highlights of a few of my favorite wedding celebrations!


exclusive Williamsburg Weddings 

Tara + Kyle
Colonial Heritage Club
Annamarie Akins Photography


Sue + Thomas
The Williamsburg Inn
Brad Howe Photography


Megan + Scott
The Williamsburg Lodge
Brad Howe Photography


Brittany  + Greg
Colonial Heritage Club
Rebecca Keeling Photography


Meg + Steve
Trump Vineyard-Charlottesville
Jack Looney Photography


Renee + Joe
Kingsmill Resort
Paul Harrison Photographer


Will your guests dance?

I generally prefer to take the more subtle approach to opening the dance floor. Approximately 35 to 40 minutes into the one-hour scheduled for dinner, I begin what I like to call “musical foreplay”, building the tempo of music so that at the one-hour point I can break into an “obvious” dance song.  What song I choose depends upon the preferences of my couple.  If they're looking for a more modern vibe, I might choose "Uptown Funk” by my boy Bruno Mars and if they're way old school, I might choose “Old Time Rock and Roll” or another “high-energy” easily recognizable song chosen by the couple. The secret is that I’ve already started including energetic songs like "I choose You" by Sara Bareilles or "Dancing in the Moonlight" by King Harvest to start building the energy and serepticiously encouraging “chair dancing". Once the house lights dim and the lights start to move, guests will swarm to the dance floor like bees to honey without the necessity of any announcement to “open the dance floor”.

This particular approach works very well at weddings, as there are generally many different age groups. My first dance set will last about 45 minutes and unless the bride has specified otherwise, I will stick to old school for this set. (this keeps mom and dad as well as grandparents happy) I will then go into a 2 or 3 ballad set so I can confirm that everything is ready for the cake and toasts. This allows for an extremely smooth flow from dancing into formalities.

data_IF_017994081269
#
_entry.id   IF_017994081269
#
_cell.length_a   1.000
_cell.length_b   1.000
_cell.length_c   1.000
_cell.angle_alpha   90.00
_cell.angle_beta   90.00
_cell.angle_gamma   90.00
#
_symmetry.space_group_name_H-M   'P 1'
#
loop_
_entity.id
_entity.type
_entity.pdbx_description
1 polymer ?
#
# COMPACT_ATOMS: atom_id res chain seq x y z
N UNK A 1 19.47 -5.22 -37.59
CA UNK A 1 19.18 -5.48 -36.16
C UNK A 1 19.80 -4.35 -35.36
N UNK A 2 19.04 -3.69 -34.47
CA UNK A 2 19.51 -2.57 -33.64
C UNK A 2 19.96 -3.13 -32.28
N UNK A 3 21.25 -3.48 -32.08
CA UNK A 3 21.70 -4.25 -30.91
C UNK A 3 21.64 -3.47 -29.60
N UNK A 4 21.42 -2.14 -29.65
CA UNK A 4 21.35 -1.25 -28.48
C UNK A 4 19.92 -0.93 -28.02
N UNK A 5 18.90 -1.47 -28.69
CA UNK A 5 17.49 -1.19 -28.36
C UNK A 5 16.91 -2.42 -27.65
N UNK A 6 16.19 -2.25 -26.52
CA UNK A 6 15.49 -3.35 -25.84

After the toasts, cake, garter and bouquet, I will continue the energy into 90's and 2000's, depending upon the couple's preferences. After 45 minutes, I’ll toss out another ballad set for the folks who are only slow dancing. The final hour or so of the party, if the couple likes current dance music I will do that. If not, we play it safe and go with Michael Jackson or Madonna and other party “standards”.

If I want to test the waters outside the “norm”. . . say country music, I’ll throw out “Sweet Home Alabama” to see if it flies. Then I can continue with other country if it works. The same goes for Latin. I’ll toss out Ricky Martin or Jennifer Lopez and go from there. Once I’ve indicated that I have a versatile music library, I usually get more requests in that same genre.

If I read the crowd wrong, choose the wrong song or make a mistake... you know, like when I inadvertently played "Shake It Off" by Mariah Carey when I  meant to play the Taylor Swift song by the same title.  (The worst 5 seconds of my life.) And then there was that party that nobody knew who Usher was (when "Yeah" was #1 on the charts) and he cleared my dance floor.  I didn't play anything newer than Michael Jackson for the rest of the night.

The name of the game is to own it and then pivot as quickly as possible.  

Wedding DJs and Entertainment in Richmond and Northern VA

My theory to jumpstarting the dance floor

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Tara + Kyle
Williamsburg inn + colonial Heritage club

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